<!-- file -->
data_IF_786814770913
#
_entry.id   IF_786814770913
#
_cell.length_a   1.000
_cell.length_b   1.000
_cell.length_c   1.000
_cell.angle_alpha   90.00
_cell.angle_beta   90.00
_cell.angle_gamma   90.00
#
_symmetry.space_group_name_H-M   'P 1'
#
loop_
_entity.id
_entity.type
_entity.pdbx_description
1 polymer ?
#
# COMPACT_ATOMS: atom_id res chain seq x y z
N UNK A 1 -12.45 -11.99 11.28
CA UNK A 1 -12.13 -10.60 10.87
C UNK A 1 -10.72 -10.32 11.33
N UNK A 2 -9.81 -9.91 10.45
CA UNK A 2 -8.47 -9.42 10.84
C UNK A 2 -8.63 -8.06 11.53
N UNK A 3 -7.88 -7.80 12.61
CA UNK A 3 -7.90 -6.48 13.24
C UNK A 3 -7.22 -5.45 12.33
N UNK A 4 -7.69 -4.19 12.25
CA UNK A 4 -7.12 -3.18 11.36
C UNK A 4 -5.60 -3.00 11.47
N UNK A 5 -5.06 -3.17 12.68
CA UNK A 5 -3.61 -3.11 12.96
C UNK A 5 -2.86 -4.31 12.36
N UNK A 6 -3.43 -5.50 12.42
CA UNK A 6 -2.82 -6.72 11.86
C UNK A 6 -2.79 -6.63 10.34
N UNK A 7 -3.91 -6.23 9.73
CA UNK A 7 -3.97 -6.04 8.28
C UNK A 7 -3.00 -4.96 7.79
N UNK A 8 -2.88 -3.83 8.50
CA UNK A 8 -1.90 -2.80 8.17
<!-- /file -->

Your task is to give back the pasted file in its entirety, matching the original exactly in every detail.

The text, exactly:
data_IF_786814770913
#
_entry.id   IF_786814770913
#
_cell.length_a   1.000
_cell.length_b   1.000
_cell.length_c   1.000
_cell.angle_alpha   90.00
_cell.angle_beta   90.00
_cell.angle_gamma   90.00
#
_symmetry.space_group_name_H-M   'P 1'
#
loop_
_entity.id
_entity.type
_entity.pdbx_description
1 polymer ?
#
# COMPACT_ATOMS: atom_id res chain seq x y z
N UNK A 1 -12.45 -11.99 11.28
CA UNK A 1 -12.13 -10.60 10.87
C UNK A 1 -10.72 -10.32 11.33
N UNK A 2 -9.81 -9.91 10.45
CA UNK A 2 -8.47 -9.42 10.84
C UNK A 2 -8.63 -8.06 11.53
N UNK A 3 -7.88 -7.80 12.61
CA UNK A 3 -7.90 -6.48 13.24
C UNK A 3 -7.22 -5.45 12.33
N UNK A 4 -7.69 -4.19 12.25
CA UNK A 4 -7.12 -3.18 11.36
C UNK A 4 -5.60 -3.00 11.47
N UNK A 5 -5.06 -3.17 12.68
CA UNK A 5 -3.61 -3.11 12.96
C UNK A 5 -2.86 -4.31 12.36
N UNK A 6 -3.43 -5.50 12.42
CA UNK A 6 -2.82 -6.72 11.86
C UNK A 6 -2.79 -6.63 10.34
N UNK A 7 -3.91 -6.23 9.73
CA UNK A 7 -3.97 -6.04 8.28
C UNK A 7 -3.00 -4.96 7.79
N UNK A 8 -2.88 -3.83 8.50
CA UNK A 8 -1.90 -2.80 8.17